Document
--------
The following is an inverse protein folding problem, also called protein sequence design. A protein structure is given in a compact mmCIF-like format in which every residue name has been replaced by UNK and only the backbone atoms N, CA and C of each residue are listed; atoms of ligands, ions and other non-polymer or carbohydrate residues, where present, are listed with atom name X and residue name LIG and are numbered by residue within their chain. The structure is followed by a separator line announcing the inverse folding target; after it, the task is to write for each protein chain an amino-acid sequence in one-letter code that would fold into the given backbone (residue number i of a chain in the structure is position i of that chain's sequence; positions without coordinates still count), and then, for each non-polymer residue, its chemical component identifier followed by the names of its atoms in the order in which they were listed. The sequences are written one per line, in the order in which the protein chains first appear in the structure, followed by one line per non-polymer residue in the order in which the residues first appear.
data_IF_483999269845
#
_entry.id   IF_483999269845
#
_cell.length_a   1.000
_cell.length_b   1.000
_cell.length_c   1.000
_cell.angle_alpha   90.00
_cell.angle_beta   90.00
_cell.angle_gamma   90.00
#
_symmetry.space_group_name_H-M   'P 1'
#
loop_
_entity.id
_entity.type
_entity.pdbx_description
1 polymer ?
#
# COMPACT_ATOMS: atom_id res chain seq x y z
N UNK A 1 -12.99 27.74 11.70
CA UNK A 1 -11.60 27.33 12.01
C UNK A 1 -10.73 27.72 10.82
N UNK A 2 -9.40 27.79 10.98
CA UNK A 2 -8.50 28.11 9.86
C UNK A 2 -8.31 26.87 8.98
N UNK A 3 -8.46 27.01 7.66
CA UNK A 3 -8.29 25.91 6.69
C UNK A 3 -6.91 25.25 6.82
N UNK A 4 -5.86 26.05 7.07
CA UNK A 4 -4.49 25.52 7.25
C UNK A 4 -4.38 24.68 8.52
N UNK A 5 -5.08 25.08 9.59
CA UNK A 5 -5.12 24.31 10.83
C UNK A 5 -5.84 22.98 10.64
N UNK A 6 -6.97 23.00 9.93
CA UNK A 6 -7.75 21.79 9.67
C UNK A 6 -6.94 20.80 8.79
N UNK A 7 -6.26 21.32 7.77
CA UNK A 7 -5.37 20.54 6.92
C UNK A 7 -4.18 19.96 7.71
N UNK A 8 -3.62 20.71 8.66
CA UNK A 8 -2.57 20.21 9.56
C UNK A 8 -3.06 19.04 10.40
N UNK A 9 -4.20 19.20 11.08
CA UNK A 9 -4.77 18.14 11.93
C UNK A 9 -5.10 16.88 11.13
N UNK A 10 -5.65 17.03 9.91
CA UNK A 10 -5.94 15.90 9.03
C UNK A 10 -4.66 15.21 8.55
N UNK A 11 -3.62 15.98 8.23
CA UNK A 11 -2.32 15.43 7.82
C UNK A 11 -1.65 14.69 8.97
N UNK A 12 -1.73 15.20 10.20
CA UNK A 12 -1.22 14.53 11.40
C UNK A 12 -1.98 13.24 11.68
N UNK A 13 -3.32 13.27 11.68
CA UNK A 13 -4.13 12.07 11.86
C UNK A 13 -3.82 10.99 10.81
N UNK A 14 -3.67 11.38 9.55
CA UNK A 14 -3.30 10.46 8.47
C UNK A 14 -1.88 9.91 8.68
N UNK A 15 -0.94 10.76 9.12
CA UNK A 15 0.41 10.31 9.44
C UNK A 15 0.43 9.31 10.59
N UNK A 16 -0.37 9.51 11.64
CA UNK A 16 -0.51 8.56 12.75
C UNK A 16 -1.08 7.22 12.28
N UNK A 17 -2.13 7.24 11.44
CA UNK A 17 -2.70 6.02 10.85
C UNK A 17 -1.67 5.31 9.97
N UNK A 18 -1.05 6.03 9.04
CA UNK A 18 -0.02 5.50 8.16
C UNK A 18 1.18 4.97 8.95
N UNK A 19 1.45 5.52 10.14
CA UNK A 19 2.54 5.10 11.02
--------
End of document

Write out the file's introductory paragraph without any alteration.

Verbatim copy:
The following is an inverse protein folding problem, also called protein sequence design. A protein structure is given in a compact mmCIF-like format in which every residue name has been replaced by UNK and only the backbone atoms N, CA and C of each residue are listed; atoms of ligands, ions and other non-polymer or carbohydrate residues, where present, are listed with atom name X and residue name LIG and are numbered by residue within their chain. The structure is followed by a separator line announcing the inverse folding target; after it, the task is to write for each protein chain an amino-acid sequence in one-letter code that would fold into the given backbone (residue number i of a chain in the structure is position i of that chain's sequence; positions without coordinates still count), and then, for each non-polymer residue, its chemical component identifier followed by the names of its atoms in the order in which they were listed. The sequences are written one per line, in the order in which the protein chains first appear in the structure, followed by one line per non-polymer residue in the order in which the residues first appear.